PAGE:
Rapper El-P Addresses Torture and Abuse in Latest Video

A New York City native, El-P has been a hero of the independent music scene for more than a decade. In a post-9/11 world, his lyrics illuminate many of the ongoing concerns we as Americans confront daily. In his newest album, I'll Sleep When You're Dead, El-P addresses — along with many social issues — the erosion of civil liberties by the Bush administration.

In this podcast he talks with ACLU attorney Ben Wizner about torture and arbitrary detention at Guantánamo and the implications of the Military Commissions Act on “The Great Writ,” Habeas Corpus.

Watch the music video to "Smithereens" on YouTube:
> Sign a petition to close Guantánamo and End Indefinite Detention Without Charges
> Urge your Senators to Fix the Military Commissions Act and Restore Habeas Corpus

El-P's album, I'll Sleep When You're Dead

> FBI Inquiry Details Abuses Reported by Agents at Guantánamo (1/3/2007)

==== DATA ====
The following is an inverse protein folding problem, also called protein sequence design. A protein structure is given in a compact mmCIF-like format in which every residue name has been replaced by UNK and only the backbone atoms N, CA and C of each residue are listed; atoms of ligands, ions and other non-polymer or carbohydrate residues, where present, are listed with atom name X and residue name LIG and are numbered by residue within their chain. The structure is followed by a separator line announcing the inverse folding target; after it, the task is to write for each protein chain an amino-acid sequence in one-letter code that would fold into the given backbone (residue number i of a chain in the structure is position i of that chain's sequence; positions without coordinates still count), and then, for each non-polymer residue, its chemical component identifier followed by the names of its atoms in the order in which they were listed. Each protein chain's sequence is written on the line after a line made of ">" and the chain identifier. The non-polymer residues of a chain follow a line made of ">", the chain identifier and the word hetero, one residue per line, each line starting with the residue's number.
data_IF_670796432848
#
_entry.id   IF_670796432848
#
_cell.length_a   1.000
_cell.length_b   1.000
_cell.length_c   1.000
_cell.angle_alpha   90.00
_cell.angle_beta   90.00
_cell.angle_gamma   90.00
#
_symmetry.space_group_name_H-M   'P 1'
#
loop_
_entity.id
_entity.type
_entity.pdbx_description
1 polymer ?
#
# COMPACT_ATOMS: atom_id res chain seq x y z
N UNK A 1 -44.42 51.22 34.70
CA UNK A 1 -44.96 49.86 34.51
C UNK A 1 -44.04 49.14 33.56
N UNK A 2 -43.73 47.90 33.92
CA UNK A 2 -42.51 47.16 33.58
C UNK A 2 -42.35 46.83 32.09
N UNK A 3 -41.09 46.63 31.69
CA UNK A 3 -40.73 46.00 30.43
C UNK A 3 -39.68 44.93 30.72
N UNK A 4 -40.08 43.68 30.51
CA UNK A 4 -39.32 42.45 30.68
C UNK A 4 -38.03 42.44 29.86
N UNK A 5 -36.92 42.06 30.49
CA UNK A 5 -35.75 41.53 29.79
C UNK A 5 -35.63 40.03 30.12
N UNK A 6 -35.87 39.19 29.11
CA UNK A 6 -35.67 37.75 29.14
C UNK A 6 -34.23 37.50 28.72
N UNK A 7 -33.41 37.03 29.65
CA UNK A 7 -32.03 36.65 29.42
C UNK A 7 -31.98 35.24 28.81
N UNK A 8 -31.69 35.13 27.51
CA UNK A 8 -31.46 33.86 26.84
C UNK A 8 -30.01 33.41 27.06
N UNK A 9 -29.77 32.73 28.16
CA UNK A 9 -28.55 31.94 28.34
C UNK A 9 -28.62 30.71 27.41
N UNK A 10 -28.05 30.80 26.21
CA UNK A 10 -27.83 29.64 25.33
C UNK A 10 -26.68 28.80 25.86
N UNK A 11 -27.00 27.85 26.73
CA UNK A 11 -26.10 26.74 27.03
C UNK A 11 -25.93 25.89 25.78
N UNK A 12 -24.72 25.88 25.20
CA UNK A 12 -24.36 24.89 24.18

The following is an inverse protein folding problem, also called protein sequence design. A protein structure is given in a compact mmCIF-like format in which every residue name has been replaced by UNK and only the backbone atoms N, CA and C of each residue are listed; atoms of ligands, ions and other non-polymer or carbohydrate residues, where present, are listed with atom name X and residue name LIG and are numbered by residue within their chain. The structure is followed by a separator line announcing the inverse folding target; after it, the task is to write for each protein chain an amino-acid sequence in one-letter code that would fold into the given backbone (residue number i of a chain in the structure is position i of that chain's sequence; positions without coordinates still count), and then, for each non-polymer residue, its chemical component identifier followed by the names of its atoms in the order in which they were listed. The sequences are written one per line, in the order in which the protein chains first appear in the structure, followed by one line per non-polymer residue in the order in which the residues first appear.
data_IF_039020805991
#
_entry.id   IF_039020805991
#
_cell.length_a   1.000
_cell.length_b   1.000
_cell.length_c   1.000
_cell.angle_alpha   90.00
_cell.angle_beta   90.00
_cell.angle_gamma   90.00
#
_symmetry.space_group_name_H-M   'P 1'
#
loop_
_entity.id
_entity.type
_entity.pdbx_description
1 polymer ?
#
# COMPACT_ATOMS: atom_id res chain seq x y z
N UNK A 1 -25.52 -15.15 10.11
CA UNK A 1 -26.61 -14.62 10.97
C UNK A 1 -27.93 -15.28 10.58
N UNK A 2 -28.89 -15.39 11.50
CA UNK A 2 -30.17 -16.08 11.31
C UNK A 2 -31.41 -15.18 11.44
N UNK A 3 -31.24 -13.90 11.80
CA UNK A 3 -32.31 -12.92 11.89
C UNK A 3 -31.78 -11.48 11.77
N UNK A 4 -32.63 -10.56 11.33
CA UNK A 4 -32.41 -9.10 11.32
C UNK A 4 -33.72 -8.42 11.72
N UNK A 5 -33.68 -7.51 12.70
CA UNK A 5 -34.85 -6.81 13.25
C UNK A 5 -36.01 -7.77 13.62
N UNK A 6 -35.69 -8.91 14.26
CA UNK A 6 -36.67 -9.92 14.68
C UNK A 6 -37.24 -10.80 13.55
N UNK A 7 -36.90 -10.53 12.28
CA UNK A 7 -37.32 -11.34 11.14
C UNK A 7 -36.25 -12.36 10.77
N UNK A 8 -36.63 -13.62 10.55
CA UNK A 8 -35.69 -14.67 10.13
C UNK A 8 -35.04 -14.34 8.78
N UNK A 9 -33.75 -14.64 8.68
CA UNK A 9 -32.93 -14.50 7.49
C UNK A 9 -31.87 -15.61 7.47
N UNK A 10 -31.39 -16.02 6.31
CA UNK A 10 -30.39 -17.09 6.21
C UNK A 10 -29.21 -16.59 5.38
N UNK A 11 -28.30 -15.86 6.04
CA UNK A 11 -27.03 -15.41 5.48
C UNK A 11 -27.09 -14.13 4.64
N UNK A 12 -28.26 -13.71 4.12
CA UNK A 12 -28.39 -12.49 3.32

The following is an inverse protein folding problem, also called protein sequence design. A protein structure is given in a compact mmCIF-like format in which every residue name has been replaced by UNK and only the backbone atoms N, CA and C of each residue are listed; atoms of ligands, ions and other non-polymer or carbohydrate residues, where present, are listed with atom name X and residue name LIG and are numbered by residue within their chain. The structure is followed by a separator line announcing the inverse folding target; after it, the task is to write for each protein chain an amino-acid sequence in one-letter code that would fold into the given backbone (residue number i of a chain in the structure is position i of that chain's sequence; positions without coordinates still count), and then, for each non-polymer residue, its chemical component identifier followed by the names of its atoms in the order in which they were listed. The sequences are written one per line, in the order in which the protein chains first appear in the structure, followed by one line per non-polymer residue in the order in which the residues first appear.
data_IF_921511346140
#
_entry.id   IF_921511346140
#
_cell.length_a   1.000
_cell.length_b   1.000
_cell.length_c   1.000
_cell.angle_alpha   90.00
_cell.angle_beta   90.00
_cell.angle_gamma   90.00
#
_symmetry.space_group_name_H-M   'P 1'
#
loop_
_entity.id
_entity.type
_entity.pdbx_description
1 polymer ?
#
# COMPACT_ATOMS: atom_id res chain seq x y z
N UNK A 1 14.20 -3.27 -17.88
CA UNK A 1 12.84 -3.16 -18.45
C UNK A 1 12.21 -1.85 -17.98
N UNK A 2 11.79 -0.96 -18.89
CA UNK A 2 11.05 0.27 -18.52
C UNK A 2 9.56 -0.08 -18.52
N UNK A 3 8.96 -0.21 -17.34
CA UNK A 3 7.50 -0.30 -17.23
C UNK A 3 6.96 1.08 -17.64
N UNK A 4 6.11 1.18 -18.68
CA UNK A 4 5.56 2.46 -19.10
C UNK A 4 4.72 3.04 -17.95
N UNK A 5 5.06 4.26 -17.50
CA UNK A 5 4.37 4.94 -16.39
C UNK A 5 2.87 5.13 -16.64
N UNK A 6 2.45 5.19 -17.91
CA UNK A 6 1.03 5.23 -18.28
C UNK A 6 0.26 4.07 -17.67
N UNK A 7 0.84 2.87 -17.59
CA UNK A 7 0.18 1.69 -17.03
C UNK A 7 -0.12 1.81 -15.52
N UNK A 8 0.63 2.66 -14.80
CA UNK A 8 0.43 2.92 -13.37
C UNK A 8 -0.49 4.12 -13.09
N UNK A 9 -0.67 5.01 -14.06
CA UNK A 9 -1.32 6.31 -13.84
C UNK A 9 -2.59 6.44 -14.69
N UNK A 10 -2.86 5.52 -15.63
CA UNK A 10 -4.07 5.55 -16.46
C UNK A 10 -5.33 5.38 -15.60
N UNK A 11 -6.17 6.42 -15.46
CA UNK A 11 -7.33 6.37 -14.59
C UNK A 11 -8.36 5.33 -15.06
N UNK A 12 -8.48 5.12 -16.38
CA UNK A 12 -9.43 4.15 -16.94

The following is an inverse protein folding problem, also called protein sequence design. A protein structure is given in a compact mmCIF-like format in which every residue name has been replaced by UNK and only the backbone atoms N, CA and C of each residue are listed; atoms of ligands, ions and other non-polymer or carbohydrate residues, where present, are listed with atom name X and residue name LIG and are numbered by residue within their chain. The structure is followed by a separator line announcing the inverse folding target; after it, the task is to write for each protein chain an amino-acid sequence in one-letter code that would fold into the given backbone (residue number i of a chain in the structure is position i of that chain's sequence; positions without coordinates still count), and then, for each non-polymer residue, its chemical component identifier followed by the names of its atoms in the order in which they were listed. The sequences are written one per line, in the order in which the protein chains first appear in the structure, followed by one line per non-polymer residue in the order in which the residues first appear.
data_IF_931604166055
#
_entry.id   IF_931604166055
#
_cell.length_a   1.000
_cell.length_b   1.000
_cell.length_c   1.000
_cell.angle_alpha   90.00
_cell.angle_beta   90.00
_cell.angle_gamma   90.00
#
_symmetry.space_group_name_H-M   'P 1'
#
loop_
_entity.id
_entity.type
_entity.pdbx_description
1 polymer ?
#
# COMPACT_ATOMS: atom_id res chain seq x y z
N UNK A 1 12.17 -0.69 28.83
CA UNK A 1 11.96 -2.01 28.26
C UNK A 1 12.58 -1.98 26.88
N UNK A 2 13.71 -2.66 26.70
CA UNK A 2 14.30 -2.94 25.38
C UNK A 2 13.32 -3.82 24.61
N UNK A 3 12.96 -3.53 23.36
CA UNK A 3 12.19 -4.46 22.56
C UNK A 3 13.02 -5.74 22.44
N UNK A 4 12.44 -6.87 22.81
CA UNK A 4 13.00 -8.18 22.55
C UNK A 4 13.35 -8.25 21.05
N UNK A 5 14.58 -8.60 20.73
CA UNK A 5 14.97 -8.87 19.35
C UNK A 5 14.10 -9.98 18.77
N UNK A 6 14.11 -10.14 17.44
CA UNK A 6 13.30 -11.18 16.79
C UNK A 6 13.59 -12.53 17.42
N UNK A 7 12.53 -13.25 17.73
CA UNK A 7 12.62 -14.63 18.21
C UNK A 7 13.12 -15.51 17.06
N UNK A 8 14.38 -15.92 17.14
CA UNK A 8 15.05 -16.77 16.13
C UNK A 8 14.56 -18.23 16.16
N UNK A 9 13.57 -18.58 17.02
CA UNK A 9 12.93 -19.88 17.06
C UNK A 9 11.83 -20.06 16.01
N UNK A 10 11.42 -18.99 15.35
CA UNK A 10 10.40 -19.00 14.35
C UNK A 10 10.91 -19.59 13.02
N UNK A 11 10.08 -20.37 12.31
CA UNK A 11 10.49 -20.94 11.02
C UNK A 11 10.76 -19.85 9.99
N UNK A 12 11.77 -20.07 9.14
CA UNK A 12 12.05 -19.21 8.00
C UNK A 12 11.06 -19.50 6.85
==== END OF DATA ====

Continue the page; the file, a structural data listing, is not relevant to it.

> Blog: ACLU Attorneys Blog from the Guantánamo Military Tribunals
> Multimedia: Five Years at Guantánamo

El-P does not consider himself an activist, but rather an artist and an individual with a responsibility to speak out on some egregious abuses of power post 9/11, including the treatment of detainees at Guantánamo and Abu Ghraib and the loss of habeas corpus. With El-P’s self-portrayal of the tortured, his new music video for "Smithereens", says what so many without a voice cannot.

To learn more about El-P and his music, visit www.definitivejux.net.

Read more about El-P in the New York Times >>

Watch the video >>

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